I have recently had my diploma stating that I have Bachelor degree in maths translated into French. (for those, who speak Russian диплом бакалавра по математике). I have got this diploma in Ukraine. The translating agency that made the translation wrote “bachelier”.

As “bachelier” corresponds to secondary education in France, I think I'll have problems with such a translation, when trying to get a grant from the French government. Am I right?

There are other possibilities to translate my diploma in French:

  • License

  • Baccalauréat

  • Diplôme de Bachelor

  • Diplôme de Bakalavre

Which of them is the most appropriate and corresponds to the standards of translation Ukrainian (Russian) diplomas in French?

P.S. As I have got an answer, but it isn't what I need, I think I must clarify the question a bit.

There is equivalence and translation, and these are two absolutely different things.

We can speak about the equivalence only if there is a convention between two countries about diploma recognition. Translators do not have the right to translate according to the equivalence. So my diploma can't be translated as “diplôme de master” or “diplôme de maîtrise”.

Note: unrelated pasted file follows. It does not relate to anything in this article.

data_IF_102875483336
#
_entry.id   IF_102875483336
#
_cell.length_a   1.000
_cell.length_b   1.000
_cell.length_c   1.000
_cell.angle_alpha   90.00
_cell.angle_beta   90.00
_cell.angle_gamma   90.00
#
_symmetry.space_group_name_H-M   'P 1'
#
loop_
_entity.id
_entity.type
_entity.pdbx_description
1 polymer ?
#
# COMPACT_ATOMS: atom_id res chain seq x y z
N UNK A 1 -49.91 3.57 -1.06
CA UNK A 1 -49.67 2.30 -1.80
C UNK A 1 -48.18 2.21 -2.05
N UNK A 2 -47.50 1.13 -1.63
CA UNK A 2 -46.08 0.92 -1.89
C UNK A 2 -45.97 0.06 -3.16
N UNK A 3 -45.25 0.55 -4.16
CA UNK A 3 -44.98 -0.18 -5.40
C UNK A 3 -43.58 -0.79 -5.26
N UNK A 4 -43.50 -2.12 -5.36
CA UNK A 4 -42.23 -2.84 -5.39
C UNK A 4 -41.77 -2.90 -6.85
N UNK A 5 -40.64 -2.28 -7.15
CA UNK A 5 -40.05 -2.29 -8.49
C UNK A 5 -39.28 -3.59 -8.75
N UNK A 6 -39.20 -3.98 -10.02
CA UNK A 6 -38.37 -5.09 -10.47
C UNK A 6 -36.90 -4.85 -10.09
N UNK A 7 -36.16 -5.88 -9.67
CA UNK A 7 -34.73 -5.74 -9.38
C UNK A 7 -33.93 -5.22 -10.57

Translation doesn't require any recognition. It is supposed to make clear to a speaker of a l2 the conception expressed in a l1.

I have contacted another translating agency and they propose to translate my diploma as “diplôme de bakalavre”.

My final question for the moment is: Which is less confusing for a French speaker “diplôme de bachelier” or “diplôme de bakalavre”?

P.P.S. If it is easier to answer in French, please do, I understand French.

  • 2
    "diplôme de bachelier" is confusing for a french audience. "diplôme de bakalavre" is probably a less confusing translation, but you'll probably have to explain it (with the equivalence) to most of french speaker ;) – Cédric Julien Mar 8 '13 at 9:40
  • If you are translating and not aiming for an equivalent, as you claim, then I would think that the only reasonable thing to do would be to leave the degree title untranslated. Anything else would be misleading, I think. Certainly translating using faux amis (e.g. maîtrise <--> masters) is not legitimate. An expression such as diplôme de bachelier is meaningless, and diplôme de bakalavre is all the more so. – Drew May 29 '16 at 2:00
  • You might want to give more context about your degree in the American education system to help people find a French equivalent among DUT informatique, BTS informatique, Bac STG, or Bac pro SEN... – GAM PUB Feb 1 '17 at 7:23
  • You failed to provide basic information: If this is a university-level degree, how many years did you study? Three or four? Is it a four-year degree? Also, what is the degree you get at the END of secondary school called in your country (translated)? Until you answer my questions, I cannot help you. :) – Lambie Feb 1 '17 at 19:23
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    @Papa Poule Yes, that's right. And I get so tired having to fight that fallacy. It's very simple: Un Bac te donne deux ans de fac aux Etats Unis, et un BA américaine te donne deux ans d'équivalence et te mettrais en année de License en France. – Lambie Feb 1 '17 at 21:48